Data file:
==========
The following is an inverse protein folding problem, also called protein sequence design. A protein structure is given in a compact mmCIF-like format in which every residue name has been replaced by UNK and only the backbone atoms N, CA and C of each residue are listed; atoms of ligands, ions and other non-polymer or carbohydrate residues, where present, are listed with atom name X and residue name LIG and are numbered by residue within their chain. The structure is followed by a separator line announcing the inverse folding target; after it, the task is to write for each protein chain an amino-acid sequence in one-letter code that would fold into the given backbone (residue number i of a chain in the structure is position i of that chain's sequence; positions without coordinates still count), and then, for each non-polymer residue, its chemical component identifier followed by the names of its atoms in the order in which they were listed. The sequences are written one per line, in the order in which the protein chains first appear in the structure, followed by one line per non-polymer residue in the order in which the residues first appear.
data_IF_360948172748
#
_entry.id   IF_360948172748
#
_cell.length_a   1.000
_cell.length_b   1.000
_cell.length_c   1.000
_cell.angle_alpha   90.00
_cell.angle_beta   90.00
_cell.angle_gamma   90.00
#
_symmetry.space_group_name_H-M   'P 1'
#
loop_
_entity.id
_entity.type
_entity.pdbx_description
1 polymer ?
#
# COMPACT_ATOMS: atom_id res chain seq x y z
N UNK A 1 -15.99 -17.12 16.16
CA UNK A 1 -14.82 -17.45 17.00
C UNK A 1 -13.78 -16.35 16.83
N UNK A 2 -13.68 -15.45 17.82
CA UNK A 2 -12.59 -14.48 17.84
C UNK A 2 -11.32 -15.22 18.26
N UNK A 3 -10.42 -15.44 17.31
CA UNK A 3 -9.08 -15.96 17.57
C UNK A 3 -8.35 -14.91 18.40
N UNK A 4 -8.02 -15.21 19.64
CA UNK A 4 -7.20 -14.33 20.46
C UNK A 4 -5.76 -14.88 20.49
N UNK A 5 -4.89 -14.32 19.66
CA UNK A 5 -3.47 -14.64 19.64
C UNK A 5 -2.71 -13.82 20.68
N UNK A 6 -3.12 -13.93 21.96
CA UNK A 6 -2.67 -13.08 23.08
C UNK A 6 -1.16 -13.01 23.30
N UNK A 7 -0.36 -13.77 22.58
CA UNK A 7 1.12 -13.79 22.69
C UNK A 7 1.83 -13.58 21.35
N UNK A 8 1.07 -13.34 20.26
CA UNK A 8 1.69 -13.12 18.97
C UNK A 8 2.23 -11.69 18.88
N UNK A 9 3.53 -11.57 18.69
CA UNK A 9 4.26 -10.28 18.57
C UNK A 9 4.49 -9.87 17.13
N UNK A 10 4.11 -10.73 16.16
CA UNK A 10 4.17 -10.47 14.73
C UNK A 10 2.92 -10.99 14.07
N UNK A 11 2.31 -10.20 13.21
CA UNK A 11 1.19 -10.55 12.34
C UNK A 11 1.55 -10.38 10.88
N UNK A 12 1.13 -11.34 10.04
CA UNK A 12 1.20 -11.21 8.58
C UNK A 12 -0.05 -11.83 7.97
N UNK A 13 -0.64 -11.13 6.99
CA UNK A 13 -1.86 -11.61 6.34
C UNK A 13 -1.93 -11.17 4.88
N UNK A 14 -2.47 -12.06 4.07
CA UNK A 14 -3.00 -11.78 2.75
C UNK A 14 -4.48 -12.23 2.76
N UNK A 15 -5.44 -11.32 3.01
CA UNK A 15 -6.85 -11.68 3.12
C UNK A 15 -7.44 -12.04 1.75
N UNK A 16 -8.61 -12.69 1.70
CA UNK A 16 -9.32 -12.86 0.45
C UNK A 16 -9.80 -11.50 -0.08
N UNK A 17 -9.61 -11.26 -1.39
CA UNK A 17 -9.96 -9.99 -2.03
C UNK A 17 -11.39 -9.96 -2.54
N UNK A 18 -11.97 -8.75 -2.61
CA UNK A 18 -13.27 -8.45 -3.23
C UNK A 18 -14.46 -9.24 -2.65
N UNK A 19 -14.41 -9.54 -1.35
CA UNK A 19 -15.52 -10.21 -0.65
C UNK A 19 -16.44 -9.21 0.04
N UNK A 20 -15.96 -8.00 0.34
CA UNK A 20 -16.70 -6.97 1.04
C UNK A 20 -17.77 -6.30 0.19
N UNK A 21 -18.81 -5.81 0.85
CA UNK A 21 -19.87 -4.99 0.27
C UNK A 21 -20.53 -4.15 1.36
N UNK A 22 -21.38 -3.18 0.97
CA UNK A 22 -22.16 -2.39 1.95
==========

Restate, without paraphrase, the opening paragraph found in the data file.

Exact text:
The following is an inverse protein folding problem, also called protein sequence design. A protein structure is given in a compact mmCIF-like format in which every residue name has been replaced by UNK and only the backbone atoms N, CA and C of each residue are listed; atoms of ligands, ions and other non-polymer or carbohydrate residues, where present, are listed with atom name X and residue name LIG and are numbered by residue within their chain. The structure is followed by a separator line announcing the inverse folding target; after it, the task is to write for each protein chain an amino-acid sequence in one-letter code that would fold into the given backbone (residue number i of a chain in the structure is position i of that chain's sequence; positions without coordinates still count), and then, for each non-polymer residue, its chemical component identifier followed by the names of its atoms in the order in which they were listed. The sequences are written one per line, in the order in which the protein chains first appear in the structure, followed by one line per non-polymer residue in the order in which the residues first appear.